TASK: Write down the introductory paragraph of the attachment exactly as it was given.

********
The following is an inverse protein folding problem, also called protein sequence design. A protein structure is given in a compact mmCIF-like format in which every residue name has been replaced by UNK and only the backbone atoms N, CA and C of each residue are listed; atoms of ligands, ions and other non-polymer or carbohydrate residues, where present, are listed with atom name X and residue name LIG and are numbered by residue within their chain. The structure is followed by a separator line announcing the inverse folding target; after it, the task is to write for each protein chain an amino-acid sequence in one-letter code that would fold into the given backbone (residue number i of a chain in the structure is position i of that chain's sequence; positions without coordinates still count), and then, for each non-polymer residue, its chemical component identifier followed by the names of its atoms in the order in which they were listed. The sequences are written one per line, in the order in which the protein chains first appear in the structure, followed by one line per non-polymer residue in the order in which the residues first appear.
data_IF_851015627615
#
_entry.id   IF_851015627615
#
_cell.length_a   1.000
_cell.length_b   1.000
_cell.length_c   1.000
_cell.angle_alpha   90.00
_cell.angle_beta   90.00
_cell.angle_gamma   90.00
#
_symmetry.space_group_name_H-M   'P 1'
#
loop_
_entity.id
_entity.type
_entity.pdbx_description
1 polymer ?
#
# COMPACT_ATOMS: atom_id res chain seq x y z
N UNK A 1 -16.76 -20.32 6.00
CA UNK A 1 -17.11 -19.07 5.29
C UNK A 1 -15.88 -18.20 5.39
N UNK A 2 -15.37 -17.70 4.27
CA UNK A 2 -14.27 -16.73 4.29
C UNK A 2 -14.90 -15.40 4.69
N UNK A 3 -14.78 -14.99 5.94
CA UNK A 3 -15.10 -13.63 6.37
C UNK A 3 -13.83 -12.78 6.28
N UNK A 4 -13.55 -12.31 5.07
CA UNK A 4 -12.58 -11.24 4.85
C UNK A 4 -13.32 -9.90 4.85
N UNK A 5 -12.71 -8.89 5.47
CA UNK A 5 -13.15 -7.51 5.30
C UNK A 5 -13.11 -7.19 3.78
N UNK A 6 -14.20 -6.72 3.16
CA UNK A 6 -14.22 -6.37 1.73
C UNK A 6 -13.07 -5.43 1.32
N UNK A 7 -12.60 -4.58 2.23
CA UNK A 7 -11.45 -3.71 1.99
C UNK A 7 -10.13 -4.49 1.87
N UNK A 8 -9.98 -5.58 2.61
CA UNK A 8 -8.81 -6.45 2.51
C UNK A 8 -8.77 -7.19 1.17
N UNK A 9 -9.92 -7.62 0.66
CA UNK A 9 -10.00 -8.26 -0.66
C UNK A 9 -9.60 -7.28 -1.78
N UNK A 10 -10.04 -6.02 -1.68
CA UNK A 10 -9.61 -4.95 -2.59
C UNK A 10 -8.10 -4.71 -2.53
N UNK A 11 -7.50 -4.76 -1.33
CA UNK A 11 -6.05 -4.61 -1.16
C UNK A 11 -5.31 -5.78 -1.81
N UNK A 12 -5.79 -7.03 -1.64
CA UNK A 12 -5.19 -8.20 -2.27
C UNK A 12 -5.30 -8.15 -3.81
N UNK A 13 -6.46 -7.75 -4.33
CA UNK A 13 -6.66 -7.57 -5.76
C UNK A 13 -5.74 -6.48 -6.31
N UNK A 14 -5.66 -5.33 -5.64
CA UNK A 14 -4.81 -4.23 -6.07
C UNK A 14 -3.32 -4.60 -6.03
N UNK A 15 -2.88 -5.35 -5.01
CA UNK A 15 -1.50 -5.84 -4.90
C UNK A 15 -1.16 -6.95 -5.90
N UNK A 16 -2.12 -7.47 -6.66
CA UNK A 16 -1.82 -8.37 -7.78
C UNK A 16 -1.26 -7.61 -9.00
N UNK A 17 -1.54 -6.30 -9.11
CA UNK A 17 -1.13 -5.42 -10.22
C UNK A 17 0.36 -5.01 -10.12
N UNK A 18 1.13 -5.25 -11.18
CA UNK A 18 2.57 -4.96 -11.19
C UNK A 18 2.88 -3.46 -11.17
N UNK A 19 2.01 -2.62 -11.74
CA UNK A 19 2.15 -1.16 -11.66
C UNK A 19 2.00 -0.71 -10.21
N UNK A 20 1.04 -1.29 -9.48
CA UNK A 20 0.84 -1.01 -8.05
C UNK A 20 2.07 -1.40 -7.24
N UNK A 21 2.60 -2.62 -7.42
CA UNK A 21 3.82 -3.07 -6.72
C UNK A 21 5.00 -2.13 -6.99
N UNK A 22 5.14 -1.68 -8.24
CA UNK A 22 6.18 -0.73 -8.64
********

The following is an inverse protein folding problem, also called protein sequence design. A protein structure is given in a compact mmCIF-like format in which every residue name has been replaced by UNK and only the backbone atoms N, CA and C of each residue are listed; atoms of ligands, ions and other non-polymer or carbohydrate residues, where present, are listed with atom name X and residue name LIG and are numbered by residue within their chain. The structure is followed by a separator line announcing the inverse folding target; after it, the task is to write for each protein chain an amino-acid sequence in one-letter code that would fold into the given backbone (residue number i of a chain in the structure is position i of that chain's sequence; positions without coordinates still count), and then, for each non-polymer residue, its chemical component identifier followed by the names of its atoms in the order in which they were listed. The sequences are written one per line, in the order in which the protein chains first appear in the structure, followed by one line per non-polymer residue in the order in which the residues first appear.